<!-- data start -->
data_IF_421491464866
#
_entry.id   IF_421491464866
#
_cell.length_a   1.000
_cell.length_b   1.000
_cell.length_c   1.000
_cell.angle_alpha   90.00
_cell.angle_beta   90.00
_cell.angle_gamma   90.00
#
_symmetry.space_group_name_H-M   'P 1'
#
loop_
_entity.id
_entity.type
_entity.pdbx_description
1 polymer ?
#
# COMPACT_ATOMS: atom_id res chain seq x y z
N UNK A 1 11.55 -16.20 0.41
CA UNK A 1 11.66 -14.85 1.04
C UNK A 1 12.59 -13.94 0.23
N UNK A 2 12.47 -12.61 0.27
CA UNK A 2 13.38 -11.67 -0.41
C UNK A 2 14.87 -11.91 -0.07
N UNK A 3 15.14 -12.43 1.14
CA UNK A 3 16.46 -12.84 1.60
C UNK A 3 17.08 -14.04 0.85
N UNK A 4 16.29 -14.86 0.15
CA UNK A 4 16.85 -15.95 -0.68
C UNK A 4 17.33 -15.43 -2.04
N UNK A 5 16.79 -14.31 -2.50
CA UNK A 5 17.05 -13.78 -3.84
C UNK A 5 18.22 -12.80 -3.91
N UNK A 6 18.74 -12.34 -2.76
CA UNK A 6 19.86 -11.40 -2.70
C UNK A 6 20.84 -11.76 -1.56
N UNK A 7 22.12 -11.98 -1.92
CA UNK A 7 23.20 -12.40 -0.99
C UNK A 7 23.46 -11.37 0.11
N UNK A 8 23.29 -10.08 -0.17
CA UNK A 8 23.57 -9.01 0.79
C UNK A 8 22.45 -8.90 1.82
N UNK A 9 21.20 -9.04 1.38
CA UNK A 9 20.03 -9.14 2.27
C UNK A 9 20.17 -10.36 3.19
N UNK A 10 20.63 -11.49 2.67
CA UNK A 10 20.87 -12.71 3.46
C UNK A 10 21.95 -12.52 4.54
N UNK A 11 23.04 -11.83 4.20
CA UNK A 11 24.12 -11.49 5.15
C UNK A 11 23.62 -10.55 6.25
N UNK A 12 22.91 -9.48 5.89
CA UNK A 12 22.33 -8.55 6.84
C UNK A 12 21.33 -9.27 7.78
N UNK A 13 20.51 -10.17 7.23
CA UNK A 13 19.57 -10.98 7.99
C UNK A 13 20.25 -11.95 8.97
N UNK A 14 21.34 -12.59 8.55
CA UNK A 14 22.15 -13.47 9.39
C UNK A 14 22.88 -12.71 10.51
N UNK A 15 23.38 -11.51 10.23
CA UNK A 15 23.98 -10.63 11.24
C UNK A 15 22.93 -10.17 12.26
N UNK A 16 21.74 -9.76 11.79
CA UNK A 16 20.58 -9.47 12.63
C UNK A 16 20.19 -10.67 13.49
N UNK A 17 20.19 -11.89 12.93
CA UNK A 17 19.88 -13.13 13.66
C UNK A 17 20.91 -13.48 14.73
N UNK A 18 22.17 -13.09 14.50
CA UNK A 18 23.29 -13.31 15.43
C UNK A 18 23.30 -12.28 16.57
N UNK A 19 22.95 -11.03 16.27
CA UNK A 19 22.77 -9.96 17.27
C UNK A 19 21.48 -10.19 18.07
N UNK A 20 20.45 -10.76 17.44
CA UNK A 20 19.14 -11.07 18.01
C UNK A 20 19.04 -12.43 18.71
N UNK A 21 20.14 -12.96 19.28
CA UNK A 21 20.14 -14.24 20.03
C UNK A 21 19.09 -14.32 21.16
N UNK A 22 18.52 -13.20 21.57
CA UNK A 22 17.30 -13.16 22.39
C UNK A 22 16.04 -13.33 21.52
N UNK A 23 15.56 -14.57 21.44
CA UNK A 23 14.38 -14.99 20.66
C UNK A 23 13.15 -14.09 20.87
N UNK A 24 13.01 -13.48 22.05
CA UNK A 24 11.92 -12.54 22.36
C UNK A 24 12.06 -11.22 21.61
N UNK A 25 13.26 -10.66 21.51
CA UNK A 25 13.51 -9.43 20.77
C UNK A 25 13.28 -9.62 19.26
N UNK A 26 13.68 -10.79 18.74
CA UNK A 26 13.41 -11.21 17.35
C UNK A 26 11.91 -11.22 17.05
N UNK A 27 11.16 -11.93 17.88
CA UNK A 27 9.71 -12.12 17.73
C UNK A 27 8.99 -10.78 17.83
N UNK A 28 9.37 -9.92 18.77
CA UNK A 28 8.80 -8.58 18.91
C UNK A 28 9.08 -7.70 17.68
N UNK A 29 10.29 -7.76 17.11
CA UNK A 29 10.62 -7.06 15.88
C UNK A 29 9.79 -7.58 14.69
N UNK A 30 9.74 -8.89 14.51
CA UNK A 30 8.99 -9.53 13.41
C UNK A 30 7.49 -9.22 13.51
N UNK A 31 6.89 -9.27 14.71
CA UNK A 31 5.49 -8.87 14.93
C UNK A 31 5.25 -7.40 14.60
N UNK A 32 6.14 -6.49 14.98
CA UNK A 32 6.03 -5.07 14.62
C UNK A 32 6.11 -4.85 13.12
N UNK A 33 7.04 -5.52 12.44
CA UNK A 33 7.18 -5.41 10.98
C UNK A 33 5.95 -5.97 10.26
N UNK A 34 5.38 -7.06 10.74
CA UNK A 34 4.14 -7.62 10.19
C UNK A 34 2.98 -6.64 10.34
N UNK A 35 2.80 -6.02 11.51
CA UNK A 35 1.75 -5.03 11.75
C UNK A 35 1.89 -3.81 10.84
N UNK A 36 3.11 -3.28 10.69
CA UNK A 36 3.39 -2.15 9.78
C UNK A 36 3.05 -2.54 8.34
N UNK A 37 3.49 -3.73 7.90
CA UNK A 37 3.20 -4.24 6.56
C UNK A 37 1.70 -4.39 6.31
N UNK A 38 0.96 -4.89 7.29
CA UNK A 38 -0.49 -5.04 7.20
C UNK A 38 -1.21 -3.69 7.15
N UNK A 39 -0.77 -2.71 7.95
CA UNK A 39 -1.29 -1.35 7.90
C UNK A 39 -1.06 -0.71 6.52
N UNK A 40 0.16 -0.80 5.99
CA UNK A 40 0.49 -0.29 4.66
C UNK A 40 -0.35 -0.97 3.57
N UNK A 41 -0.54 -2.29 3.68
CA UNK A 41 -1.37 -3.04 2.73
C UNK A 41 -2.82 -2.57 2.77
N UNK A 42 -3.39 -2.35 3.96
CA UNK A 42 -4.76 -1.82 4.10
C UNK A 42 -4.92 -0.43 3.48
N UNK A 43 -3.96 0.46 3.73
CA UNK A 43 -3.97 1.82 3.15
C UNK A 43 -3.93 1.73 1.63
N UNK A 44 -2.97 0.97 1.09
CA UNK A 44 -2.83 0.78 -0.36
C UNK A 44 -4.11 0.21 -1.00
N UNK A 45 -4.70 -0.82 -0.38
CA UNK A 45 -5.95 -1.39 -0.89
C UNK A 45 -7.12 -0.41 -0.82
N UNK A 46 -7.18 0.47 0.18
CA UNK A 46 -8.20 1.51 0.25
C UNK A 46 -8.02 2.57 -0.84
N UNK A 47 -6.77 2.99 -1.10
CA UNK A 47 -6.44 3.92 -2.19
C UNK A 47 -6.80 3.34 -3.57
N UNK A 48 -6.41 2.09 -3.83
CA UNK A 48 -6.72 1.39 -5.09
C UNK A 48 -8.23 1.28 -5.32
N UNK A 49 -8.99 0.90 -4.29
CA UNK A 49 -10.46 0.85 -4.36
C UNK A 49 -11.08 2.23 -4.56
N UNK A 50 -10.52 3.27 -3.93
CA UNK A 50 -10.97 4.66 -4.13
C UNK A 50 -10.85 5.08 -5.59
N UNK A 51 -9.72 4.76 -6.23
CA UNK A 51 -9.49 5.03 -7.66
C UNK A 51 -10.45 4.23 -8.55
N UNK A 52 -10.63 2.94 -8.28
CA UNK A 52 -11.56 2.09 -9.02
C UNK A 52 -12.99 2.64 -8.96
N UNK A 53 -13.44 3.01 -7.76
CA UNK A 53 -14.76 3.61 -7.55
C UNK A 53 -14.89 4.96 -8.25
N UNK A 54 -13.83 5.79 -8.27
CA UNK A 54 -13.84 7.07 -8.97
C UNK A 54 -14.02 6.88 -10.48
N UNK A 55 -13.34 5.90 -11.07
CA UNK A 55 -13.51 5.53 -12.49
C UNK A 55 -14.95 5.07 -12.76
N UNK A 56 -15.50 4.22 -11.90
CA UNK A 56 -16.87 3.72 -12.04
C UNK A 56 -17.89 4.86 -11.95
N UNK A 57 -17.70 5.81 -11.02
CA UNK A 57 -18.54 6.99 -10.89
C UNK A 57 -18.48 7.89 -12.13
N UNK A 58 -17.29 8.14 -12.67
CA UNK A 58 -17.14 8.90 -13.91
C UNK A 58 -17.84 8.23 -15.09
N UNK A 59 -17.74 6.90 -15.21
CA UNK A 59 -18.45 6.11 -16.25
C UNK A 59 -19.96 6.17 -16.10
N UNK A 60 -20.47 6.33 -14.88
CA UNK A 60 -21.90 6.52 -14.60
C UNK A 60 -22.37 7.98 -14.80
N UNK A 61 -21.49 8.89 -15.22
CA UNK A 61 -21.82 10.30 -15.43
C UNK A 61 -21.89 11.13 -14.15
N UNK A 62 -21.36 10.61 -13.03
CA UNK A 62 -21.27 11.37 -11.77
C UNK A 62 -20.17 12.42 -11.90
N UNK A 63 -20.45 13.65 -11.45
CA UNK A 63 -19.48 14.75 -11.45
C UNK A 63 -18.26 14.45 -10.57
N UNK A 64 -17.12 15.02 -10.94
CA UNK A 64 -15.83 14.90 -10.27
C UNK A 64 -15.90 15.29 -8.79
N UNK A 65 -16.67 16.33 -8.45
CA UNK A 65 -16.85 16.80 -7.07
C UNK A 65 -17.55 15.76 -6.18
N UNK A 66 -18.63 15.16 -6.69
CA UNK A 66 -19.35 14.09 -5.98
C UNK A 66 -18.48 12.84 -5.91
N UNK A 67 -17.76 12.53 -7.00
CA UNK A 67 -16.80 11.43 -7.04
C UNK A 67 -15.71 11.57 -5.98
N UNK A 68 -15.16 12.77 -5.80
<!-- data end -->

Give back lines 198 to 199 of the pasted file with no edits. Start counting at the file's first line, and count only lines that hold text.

N UNK A 60 -20.47 6.33 -14.88
CA UNK A 60 -21.90 6.52 -14.60